UK to rally to Jersey if French threats to fishing licenses materialize
The UK “will continue to support Jersey” if France incurs consecutive “unwarranted” threats over post-Brexit fishing rights, Boris Johnson said.
The Prime Minister met with Jersey Chief Minister John Le Fondre and External Relations Secretary Ian Gorst on Monday, a UK government spokesperson said.
He said he hoped the sanctions imposed by France would be “taken off the table for good.”
French President Emmanuel Macron had threatened to prevent British boats from landing their catches in French ports if a dispute over the granting of fishing licenses was not resolved.
The measures were put on hold when Brexit Minister Lord Frost met with French Minister for Europe ClÃ©ment Beaune and the EU.
But the dispute has yet to be resolved and Paris has insisted that the sanctions – which could include a ban on British trawlers from landing their catches in French ports and stricter customs controls to hamper cross-Channel trade – remain “on the table” if an agreement cannot be reached.
At the meeting between Mr Johnson, Brexit Minister Lord Frost and Jersey ministers on Monday, a UK government spokesperson said the PM “underlined the strength of the UK / Jersey relationship and s ‘is committed to continuing to work closely together on issues of mutual importance.
They said: âOn fishing licenses, the Prime Minister reaffirmed his support for Jersey’s approach, which has been reasonable and fully in line with the Trade and Cooperation Agreement (CCA).
âHe noted that the UK and Jersey were issuing licenses based on evidence of historical fishing activity, as required by the ATT.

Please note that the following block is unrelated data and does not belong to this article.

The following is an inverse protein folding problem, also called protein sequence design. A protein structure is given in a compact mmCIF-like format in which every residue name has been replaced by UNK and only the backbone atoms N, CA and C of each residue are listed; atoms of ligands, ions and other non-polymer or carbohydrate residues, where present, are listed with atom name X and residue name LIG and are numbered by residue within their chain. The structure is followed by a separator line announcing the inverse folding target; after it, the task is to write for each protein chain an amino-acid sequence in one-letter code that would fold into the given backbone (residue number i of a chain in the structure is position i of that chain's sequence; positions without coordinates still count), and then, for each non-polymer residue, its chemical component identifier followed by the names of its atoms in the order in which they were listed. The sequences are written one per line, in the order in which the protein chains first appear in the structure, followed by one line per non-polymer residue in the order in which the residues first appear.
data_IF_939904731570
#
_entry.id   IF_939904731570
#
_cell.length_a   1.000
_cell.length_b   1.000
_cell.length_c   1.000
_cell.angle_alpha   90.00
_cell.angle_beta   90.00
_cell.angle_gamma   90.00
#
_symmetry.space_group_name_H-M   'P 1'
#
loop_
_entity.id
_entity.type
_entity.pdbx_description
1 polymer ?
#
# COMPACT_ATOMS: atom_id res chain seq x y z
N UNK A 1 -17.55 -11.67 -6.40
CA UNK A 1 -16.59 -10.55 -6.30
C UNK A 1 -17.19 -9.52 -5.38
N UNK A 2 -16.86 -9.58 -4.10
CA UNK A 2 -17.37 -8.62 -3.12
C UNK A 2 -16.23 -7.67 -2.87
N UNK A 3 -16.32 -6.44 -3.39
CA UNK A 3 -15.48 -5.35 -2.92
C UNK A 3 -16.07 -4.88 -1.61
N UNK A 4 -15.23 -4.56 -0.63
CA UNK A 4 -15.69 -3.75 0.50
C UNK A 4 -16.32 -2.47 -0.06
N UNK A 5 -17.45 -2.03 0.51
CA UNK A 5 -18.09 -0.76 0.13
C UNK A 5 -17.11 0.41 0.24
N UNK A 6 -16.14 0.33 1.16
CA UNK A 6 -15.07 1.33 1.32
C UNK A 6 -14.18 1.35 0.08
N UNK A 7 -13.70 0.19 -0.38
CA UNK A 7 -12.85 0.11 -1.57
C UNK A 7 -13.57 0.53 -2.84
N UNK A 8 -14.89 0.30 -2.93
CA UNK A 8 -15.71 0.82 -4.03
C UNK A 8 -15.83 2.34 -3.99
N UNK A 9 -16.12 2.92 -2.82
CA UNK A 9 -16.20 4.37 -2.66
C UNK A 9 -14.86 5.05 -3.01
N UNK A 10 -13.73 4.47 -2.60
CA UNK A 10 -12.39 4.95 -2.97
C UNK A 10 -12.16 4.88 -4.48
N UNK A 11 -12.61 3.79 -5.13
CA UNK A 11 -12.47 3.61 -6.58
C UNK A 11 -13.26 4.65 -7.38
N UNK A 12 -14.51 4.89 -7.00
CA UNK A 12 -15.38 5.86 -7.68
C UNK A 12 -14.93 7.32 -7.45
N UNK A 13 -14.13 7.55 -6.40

âThe Prime Minister said that the recent threats from France were unwarranted and would have violated the TCA.
âHe reiterated that the UK will continue to support Jersey in case they are successful, although he welcomed their postponement and said he hoped they would be taken off the table for good.
“The two sides agreed that they would continue to assess new evidence in support of the remaining license applications and that technical discussions with the European Commission and France would continue.”
Talks are also continuing on issues related to the Northern Ireland Protocol, with Downing Street insisting the government wanted to find a “consensual solution” with the EU.
European Commission Vice-President Maros Sefcovic said on Monday that if the British government suspended the protocol, it would have “serious consequences” for the region and Brussels’ relations with the United Kingdom.
But No 10 said there were still “significant gaps” between the two sides and the conditions for invoking Article 16 – which would in effect suspend elements of the provisions preventing a hard border in Ireland – were met.
The prime minister’s official spokesperson did not set a deadline for the duration of the talks, but said: “We will continue the talks, the intensified talks, between the two teams to try to find a consensual solution.”
He added: âI wouldn’t try to put a time limit on him. I think the most important thing is not to put a time limit that might hinder potential progress. “
Speaking to Irish politicians, Mr Sefcovic said he would not speculate that the UK would trigger Article 16.
“However, it is clear that if they were to do so, the EU should consider all the tools at its disposal,” he added.
“It would also have serious consequences for Northern Ireland and for our relations with the UK.”